Mar. 24th, 2014

ahorbinski: The five elements theory in the style of the periodic table of the elements.  (teach the controversy)
Bibliographic Data: Guha, Ranajit. Elementary Aspects of Peasant Insurgency in Colonial India. New Delhi: Oxford University Press, 1983.

Main Argument: Guha argues that "insurgency…was the necessary antithesis of colonialism during the entire phase between its incipience and coming of age in India" (2). The British attempt to understand and deal with peasant insurgency required a written record that was a discourse of power, that attempted to understand violence in light of past experience. This colonial record was thus "rational in its representation of the past as linear and secular rather than cyclical and mythic" (3). This official historiography has been read as-is, rather than in reverse as it must be in order to recover the character of peasant insurgency and agency, and thus peasant consciousness.

Historiographical Engagement: Gramsci, Marx, Hobsbawm, Engels, Mao, Hegel, Durkheim, Saussure, Bakhtin. Sidebar: Guha is taking on at least five separate schools of historiography (British imperialist historiography out of Oxford; comprador collaborationist thesis out of Cambridge Marxist school which holds that colonialism is an effect of capitalism; Indian nationalist historiography; Indian Marxist historiography; and European Marxist historiography)

Elementary aspects of peasant insurgency )

Critical assessment: This book is considered a classic, and it's not hard to see why; Guha masterfully flips the historical record the right way round (as Alexander Herzen might say in The Coast of Utopia) and reads an entirely new story there. The one remark I have is that as a fairly hardcore Marxist, Guha's writing is sometimes a bit terminology laden, but this is a minor quibble. For Guha, the project of Indian nationalism and nationalist historiography was a failure (because neither took account of the peasantry, i.e. 75% of the Indian population) and this is thus a counter-nationalist historiography, because the nation dominates the story. There's also the question of caste, which is discussed here though not necessarily very explicitly.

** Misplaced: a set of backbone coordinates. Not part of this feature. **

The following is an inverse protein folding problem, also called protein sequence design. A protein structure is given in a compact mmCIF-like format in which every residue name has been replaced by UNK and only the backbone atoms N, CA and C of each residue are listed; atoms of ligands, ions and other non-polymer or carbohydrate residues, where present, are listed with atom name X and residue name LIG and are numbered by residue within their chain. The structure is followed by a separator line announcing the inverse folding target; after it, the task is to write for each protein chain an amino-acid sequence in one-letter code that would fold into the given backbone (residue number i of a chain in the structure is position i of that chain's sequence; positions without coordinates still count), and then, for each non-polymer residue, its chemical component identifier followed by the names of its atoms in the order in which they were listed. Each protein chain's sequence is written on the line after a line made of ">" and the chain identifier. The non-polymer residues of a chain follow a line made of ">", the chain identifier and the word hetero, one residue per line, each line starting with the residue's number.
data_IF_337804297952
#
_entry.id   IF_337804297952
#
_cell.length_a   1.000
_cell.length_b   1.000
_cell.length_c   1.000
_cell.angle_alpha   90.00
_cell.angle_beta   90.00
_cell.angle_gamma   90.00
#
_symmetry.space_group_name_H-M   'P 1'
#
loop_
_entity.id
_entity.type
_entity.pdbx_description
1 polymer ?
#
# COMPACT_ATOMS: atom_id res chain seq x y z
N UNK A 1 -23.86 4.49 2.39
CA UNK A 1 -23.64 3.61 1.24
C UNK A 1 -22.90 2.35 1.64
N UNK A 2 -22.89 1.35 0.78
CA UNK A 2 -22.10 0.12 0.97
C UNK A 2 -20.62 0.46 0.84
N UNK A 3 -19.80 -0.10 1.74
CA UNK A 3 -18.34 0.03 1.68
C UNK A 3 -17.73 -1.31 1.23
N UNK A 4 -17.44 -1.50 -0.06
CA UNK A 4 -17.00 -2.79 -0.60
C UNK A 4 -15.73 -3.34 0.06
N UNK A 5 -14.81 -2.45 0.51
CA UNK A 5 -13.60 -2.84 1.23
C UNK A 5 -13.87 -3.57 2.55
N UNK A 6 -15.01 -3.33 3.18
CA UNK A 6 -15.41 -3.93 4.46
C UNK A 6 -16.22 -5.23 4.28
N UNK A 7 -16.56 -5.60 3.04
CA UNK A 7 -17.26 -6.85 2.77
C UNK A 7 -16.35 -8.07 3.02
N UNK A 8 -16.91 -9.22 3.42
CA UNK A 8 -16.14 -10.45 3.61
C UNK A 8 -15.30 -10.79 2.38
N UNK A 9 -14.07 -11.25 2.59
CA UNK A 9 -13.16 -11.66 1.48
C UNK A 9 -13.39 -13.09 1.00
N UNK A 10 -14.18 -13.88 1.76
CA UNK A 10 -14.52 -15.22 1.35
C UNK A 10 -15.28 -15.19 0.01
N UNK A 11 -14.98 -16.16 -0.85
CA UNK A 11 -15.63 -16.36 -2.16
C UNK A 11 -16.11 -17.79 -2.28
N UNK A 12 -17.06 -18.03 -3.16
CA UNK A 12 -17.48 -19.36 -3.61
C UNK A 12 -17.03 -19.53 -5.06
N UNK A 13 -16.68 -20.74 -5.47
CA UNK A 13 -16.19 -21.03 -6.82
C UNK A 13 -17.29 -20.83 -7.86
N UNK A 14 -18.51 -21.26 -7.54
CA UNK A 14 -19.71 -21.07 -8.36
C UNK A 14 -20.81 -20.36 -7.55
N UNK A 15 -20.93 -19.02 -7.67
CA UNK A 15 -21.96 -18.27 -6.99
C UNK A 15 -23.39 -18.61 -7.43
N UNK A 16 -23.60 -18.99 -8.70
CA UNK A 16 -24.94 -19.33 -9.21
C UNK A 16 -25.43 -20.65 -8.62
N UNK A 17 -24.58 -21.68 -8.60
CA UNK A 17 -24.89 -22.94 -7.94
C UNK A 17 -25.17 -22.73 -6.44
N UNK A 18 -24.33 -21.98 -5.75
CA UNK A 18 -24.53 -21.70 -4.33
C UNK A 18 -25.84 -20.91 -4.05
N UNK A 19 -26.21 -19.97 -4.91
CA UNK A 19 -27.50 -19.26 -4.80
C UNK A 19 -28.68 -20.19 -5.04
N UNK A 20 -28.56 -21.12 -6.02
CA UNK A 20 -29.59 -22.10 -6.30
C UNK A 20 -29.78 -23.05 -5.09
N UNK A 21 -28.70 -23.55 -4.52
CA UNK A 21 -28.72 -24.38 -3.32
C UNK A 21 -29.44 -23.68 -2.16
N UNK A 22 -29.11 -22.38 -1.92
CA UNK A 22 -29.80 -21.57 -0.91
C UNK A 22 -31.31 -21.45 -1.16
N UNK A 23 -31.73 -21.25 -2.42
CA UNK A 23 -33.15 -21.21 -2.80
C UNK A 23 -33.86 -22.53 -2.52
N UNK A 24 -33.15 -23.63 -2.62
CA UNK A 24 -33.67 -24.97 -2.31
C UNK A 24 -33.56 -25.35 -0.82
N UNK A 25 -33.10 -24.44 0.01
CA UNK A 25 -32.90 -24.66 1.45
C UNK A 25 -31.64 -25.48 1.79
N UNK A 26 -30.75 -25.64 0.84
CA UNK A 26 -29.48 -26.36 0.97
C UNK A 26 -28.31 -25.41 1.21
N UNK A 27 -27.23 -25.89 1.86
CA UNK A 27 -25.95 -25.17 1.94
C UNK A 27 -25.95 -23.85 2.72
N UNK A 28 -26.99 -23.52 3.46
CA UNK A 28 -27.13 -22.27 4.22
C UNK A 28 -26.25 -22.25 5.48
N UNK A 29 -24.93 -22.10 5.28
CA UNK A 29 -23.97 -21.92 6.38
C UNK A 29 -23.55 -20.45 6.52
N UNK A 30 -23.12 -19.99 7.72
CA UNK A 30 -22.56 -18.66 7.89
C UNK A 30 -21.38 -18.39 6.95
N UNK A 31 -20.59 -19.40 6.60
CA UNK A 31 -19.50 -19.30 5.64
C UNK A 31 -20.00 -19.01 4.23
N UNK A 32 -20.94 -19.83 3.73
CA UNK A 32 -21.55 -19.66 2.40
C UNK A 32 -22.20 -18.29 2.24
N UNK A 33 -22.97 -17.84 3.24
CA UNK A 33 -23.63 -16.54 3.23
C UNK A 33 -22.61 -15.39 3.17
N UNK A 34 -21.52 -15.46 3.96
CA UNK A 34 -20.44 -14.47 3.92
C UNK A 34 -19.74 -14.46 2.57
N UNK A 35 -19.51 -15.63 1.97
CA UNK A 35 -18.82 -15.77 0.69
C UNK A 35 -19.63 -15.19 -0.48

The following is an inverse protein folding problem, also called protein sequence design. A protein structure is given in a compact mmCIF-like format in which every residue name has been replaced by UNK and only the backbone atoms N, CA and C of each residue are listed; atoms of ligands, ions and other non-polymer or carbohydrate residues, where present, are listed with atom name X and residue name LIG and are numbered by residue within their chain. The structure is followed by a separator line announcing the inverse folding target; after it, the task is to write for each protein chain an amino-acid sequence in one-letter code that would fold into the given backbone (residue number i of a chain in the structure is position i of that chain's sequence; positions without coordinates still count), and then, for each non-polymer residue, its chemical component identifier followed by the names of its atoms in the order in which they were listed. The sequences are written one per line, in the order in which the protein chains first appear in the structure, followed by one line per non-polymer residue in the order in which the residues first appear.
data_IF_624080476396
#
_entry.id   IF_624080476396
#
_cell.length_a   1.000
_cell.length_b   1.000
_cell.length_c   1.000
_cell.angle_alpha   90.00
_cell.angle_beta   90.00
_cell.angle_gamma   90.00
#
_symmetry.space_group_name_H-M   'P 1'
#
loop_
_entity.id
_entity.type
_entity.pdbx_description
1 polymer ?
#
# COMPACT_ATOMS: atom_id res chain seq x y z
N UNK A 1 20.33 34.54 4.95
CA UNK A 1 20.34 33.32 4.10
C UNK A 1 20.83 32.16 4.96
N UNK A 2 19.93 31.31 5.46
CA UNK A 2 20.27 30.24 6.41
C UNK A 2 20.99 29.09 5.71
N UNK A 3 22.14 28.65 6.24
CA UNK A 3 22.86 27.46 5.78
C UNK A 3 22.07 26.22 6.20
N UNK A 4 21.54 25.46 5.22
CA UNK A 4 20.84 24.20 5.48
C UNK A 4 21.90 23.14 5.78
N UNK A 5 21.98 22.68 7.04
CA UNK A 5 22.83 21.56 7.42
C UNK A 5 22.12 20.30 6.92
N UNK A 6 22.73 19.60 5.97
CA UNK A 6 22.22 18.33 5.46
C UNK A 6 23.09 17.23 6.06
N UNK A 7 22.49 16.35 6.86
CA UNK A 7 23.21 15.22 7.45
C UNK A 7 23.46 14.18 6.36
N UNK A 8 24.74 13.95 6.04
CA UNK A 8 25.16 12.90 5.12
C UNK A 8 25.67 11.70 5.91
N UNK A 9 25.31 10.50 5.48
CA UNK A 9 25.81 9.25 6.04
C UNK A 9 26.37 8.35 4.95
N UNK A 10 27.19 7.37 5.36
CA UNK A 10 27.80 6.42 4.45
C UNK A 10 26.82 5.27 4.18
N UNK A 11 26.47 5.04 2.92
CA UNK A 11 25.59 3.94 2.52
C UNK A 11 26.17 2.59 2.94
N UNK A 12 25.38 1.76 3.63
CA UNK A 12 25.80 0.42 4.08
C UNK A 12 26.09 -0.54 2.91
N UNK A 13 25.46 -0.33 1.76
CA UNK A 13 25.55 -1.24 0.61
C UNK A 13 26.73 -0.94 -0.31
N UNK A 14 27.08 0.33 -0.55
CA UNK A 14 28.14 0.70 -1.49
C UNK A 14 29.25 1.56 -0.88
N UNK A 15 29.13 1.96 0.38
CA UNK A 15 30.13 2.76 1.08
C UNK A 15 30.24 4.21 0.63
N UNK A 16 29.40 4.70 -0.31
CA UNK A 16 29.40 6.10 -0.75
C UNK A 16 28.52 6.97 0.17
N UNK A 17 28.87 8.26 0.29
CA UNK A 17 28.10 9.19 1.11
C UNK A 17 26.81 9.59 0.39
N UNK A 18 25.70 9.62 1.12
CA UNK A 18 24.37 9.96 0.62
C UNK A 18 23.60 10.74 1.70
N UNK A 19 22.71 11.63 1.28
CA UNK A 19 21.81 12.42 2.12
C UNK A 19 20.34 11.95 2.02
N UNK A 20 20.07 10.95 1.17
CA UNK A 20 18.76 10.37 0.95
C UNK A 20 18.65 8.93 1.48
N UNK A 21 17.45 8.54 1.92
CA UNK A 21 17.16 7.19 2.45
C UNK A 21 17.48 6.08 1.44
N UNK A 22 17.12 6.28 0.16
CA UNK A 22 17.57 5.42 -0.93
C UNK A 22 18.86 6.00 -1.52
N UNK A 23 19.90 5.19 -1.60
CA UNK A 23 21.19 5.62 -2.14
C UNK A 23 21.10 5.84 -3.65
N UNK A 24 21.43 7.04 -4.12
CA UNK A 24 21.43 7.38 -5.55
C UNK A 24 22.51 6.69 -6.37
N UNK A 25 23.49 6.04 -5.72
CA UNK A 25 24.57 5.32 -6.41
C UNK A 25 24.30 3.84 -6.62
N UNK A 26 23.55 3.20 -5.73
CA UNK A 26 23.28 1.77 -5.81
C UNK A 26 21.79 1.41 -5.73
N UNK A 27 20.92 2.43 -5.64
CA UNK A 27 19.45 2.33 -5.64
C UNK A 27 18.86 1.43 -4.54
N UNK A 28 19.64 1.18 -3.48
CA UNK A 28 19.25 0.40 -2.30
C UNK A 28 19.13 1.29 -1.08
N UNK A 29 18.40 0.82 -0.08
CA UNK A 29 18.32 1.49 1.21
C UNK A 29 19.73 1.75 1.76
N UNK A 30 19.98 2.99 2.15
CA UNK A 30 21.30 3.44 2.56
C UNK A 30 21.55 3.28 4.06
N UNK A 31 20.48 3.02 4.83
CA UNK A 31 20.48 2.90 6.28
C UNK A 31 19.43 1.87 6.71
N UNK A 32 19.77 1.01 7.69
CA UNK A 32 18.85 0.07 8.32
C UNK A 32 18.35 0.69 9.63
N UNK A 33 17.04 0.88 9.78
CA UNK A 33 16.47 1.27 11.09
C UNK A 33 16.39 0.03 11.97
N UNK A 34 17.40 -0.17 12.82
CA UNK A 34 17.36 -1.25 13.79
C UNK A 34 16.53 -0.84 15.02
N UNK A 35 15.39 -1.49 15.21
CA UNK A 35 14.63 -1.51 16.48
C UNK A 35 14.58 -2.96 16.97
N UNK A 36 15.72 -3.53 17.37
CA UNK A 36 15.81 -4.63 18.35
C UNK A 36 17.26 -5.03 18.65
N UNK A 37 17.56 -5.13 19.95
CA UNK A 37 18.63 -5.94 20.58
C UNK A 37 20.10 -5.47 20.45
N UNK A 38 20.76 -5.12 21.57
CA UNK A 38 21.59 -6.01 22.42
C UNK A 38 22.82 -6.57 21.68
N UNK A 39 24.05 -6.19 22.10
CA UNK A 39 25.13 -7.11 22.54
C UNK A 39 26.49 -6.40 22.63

Further reading: James C. Scott, Weapons of the Weak; Chakrabarty, Provincializing Europe; Guha, "The Prose of Counter-Insurgency"; Joan Wallach Scott, "On Language, Gender, and Working-Class History"

Meta notes: "You’ve got Hegel’s Dialectical Spirit of History upside down and so has he. People don’t storm the Bastille because history proceeds by zigzags. History zigzags because when people have had enough, they storm the Bastille."


ahorbinski: shelves stuffed with books (Default)
Andrea J. Horbinski

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